At a discussion on December 9, former Foreign Minister of the German Democratic Republic (GDR) and co-founder of the Social Democratic Party (SPD) in the GDR, Markus Meckel, painted a vivid picture of the Peaceful Revolution of 1989 and the period thereafter in eastern Germany and Central Europe. He recalled a time when “we had so much hope” for a “Europe free and whole.” He also addressed the current situation in Germany with about 30 members and friends of the American Council on Germany at the luncheon, which was hosted by Alston & Bird LLP. Mr. Meckel compared the Fall of the Berlin Wall to the storming of the Bastille, because of how symbolic and important event was for Central Europe. The fact that many official documents related to the Two-Plus-Four Agreement negotiations were not released until after 1998 contributed to the simplified concept that many Germans have of the reunification process. Mr. Meckel also visited Warburg Chapters in Philadelphia, Pittsburgh, Cleveland, and Chicago in partnership with the German Consulate General in Chicago and New York.
On December 3, the American Council on Germany and the Hanns Seidel Foundation welcomed Markus Blume and Stephan Mayer for a discussion and reception hosted by Bayerische Landesbank. The two members of the Christian Social Union (CSU) provided their perspectives on German politics and insights on Germany’s relationship with the United States. Mr. Blume noted that as populism has increased in Germany, support for the long-standing catch-all parties (the Christian Democrats and the Social Democrats) has deteriorated. Regarding the transatlantic relationship, Mr. Mayer affirmed his conviction that the U.S. remains the most important partner for Germany outside of the EU both in terms of economic ties and security cooperation. Both Mr. Blume and Mr. Mayer agreed that the rising anti-American sentiment can not be solely blamed on President Trump. Even under President Obama, his “Asian pivot” was interpreted by many Germans to mean that the U.S. no longer saw Europe as a priority.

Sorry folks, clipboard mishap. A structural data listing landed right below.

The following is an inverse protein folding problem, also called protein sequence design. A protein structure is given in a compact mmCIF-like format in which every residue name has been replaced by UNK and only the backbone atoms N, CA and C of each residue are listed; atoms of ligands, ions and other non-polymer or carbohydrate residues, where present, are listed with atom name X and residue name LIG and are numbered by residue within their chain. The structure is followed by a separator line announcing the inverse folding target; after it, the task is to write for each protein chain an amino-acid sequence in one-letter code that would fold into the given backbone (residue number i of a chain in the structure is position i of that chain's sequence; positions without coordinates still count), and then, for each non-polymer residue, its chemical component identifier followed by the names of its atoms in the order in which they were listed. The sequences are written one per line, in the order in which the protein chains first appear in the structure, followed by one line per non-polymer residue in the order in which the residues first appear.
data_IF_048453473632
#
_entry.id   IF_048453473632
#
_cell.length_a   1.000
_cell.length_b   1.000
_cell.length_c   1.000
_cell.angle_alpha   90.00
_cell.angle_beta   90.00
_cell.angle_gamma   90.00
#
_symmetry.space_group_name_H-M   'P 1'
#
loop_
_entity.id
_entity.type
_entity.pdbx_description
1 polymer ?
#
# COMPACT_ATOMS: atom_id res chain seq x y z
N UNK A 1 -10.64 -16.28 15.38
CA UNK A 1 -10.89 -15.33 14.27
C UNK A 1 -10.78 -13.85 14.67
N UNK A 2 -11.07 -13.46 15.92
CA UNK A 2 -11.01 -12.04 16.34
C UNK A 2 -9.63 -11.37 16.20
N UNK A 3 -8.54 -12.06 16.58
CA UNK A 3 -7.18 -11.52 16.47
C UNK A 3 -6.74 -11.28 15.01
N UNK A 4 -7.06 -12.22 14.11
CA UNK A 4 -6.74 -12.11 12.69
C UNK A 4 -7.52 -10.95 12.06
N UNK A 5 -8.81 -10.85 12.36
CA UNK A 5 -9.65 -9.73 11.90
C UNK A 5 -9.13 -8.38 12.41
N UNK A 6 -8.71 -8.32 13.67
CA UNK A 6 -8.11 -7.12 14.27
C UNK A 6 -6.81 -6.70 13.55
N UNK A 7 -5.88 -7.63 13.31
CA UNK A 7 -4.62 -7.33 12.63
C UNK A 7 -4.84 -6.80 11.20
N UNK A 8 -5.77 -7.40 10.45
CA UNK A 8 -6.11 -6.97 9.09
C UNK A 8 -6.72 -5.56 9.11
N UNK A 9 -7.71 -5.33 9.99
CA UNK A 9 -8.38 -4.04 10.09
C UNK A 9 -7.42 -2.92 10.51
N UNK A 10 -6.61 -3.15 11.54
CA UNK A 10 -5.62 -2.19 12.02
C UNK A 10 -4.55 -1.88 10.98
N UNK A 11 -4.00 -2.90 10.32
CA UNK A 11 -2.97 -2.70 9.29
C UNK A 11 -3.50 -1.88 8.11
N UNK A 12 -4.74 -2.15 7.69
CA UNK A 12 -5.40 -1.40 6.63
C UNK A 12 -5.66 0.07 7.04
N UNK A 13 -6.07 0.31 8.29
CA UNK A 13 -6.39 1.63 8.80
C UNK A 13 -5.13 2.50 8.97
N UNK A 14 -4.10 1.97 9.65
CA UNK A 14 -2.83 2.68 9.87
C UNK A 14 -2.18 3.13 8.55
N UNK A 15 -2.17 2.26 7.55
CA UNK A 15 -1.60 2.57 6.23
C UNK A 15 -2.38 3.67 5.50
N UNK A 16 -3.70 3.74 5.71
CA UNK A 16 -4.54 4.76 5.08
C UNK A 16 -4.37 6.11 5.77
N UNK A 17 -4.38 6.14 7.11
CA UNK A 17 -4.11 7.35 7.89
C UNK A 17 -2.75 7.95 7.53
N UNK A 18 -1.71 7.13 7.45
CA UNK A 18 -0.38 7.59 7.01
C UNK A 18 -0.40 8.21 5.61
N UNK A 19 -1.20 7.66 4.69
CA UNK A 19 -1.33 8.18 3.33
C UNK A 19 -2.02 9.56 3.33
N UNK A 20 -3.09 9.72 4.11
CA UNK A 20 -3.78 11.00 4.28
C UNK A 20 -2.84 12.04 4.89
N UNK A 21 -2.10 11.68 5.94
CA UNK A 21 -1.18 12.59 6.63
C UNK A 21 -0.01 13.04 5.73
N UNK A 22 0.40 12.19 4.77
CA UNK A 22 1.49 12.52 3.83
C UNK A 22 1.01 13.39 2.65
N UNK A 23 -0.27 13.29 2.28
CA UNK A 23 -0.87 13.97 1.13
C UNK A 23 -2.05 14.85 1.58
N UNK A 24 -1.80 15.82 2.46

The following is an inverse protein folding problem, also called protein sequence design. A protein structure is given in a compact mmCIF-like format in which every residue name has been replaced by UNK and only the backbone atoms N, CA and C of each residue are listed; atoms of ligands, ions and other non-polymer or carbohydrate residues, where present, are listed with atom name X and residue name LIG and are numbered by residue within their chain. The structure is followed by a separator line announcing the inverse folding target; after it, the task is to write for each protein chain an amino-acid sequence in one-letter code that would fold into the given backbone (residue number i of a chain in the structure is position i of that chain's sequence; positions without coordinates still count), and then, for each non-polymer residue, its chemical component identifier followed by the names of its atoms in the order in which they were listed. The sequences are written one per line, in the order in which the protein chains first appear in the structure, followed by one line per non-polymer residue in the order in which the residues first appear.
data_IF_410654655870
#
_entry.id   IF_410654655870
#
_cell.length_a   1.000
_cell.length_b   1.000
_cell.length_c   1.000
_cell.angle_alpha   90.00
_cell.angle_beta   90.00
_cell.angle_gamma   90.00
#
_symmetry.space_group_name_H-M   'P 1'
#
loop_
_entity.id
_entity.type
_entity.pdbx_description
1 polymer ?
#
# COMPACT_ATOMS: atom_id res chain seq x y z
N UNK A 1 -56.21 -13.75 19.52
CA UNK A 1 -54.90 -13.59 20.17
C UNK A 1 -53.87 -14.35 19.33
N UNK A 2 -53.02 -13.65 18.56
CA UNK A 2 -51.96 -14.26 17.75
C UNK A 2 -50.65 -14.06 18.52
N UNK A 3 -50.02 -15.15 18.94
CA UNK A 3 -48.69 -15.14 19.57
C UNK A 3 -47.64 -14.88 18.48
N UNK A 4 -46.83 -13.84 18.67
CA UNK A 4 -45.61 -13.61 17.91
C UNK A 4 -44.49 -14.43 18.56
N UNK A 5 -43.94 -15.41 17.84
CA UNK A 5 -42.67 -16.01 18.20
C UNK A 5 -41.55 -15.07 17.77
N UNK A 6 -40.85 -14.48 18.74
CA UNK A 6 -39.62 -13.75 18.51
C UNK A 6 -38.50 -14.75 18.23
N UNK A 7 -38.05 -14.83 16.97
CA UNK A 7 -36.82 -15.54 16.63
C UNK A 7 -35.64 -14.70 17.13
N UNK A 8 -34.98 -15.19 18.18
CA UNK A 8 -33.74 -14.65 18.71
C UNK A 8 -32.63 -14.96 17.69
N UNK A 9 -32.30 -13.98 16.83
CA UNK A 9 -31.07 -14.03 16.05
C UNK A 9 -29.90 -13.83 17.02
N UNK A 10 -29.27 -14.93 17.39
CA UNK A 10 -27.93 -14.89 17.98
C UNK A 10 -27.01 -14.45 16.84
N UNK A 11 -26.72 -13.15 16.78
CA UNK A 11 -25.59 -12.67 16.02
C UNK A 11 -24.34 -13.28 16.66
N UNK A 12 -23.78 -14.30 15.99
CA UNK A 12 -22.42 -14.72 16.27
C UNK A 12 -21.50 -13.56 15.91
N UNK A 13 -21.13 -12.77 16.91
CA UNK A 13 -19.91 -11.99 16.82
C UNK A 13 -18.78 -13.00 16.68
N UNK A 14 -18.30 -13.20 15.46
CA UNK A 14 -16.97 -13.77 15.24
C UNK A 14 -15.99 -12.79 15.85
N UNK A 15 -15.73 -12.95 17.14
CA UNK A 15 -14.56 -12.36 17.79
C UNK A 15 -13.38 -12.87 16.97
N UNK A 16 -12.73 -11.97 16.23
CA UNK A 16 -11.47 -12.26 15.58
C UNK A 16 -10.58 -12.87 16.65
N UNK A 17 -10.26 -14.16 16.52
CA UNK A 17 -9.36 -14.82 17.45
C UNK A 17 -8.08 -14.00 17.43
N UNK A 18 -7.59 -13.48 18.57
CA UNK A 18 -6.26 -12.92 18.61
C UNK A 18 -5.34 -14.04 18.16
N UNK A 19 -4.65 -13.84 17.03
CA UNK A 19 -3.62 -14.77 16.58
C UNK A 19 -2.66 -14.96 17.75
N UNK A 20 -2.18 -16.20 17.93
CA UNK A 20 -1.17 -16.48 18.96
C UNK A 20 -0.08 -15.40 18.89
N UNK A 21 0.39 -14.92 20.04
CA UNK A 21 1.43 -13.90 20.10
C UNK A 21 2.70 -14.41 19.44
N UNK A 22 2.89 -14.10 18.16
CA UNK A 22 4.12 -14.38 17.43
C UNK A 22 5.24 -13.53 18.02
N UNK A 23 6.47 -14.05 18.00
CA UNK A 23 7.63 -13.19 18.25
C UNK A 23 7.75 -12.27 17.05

European (Dis)Integration: Brexit and the Future of the EU
On November 15, Ambassador Peter Wittig, German Ambassador to the United Kingdom, updated more than 30 corporate members and President’s Circle members regarding Brexit and current trends in U.K. politics at a Breakfast Briefing hosted by AllianceBernstein. It has been over three years since the initial referendum in which the British public voted to leave the European Union, winning by less than 2 percent. Today, some citizens are feeling fatigued from the lengthy, controversial, and confusing proceedings – a condition dubbed “Brexhaustion.”
The Fall of the Wall 30 Years On: Lessons from One of History’s Most Unexpected Inevitable Events
At a Breakfast Briefing generously sponsored by Noerr LLP on November 14, John C. Kornblum, former U.S. Ambassador to Germany and a former ACG Board member, spoke with about 30 corporate members and President’s Circle members about the events of 1989, their relevance today, and the evolution of the transatlantic relationship over the past 30 years. He quipped that in November 2010, he spoke before the ACG and the title of his remarks was “The End of the German-American Relationship.” In a complex multipolar world, there are no longer two sides of a “pond.” Yet, the relationship across the Atlantic is more important than ever.
Defending Freedom: How to Make Liberal Democracy Great Again
On November 5, Ralf Fücks, the Managing Director of the Center for Liberal Modernity, met with about 30 members and friends of the American Council on Germany to talk about the domestic and external challenges to liberal democracy as nondemocratic governments ascend to global prominence. The event was hosted by Alston & Bird LLP, and comes on the heels of the publication of Mr. Fücks’ latest book, Defending Freedom: How We Can Win the Fight for an Open Society. With the support of the Heinreich-Böll-Stiftung, Mr. Fücks undertook part in a ten-day Chapter tour to visit the Boston, Charlotte, Chicago, Cleveland, Minneapolis, Philadelphia, and Washington, DC Warburg Chapters.
Inclusive Foreign Policy: The Role of Culture in Transatlantic Affairs